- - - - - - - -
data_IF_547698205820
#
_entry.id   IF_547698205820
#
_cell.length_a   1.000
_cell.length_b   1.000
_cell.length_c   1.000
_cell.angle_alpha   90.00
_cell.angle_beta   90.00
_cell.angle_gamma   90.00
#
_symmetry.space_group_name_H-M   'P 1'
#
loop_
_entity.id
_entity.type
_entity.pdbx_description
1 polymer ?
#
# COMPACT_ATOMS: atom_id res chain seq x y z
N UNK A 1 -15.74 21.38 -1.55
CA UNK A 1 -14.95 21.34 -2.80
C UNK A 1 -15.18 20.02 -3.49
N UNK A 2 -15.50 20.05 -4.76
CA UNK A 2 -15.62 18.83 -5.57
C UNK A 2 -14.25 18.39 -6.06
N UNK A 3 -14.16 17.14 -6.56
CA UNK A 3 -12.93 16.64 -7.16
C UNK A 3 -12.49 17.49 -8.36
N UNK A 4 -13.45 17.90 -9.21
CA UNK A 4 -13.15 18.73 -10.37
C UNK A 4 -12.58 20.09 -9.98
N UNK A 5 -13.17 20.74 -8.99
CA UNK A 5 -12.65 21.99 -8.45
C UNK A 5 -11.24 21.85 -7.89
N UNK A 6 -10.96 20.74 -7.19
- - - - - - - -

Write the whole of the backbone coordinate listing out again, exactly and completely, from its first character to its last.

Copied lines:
data_IF_547698205820
#
_entry.id   IF_547698205820
#
_cell.length_a   1.000
_cell.length_b   1.000
_cell.length_c   1.000
_cell.angle_alpha   90.00
_cell.angle_beta   90.00
_cell.angle_gamma   90.00
#
_symmetry.space_group_name_H-M   'P 1'
#
loop_
_entity.id
_entity.type
_entity.pdbx_description
1 polymer ?
#
# COMPACT_ATOMS: atom_id res chain seq x y z
N UNK A 1 -15.74 21.38 -1.55
CA UNK A 1 -14.95 21.34 -2.80
C UNK A 1 -15.18 20.02 -3.49
N UNK A 2 -15.50 20.05 -4.76
CA UNK A 2 -15.62 18.83 -5.57
C UNK A 2 -14.25 18.39 -6.06
N UNK A 3 -14.16 17.14 -6.56
CA UNK A 3 -12.93 16.64 -7.16
C UNK A 3 -12.49 17.49 -8.36
N UNK A 4 -13.45 17.90 -9.21
CA UNK A 4 -13.15 18.73 -10.37
C UNK A 4 -12.58 20.09 -9.98
N UNK A 5 -13.17 20.74 -8.99
CA UNK A 5 -12.65 21.99 -8.45
C UNK A 5 -11.24 21.85 -7.89
N UNK A 6 -10.96 20.74 -7.19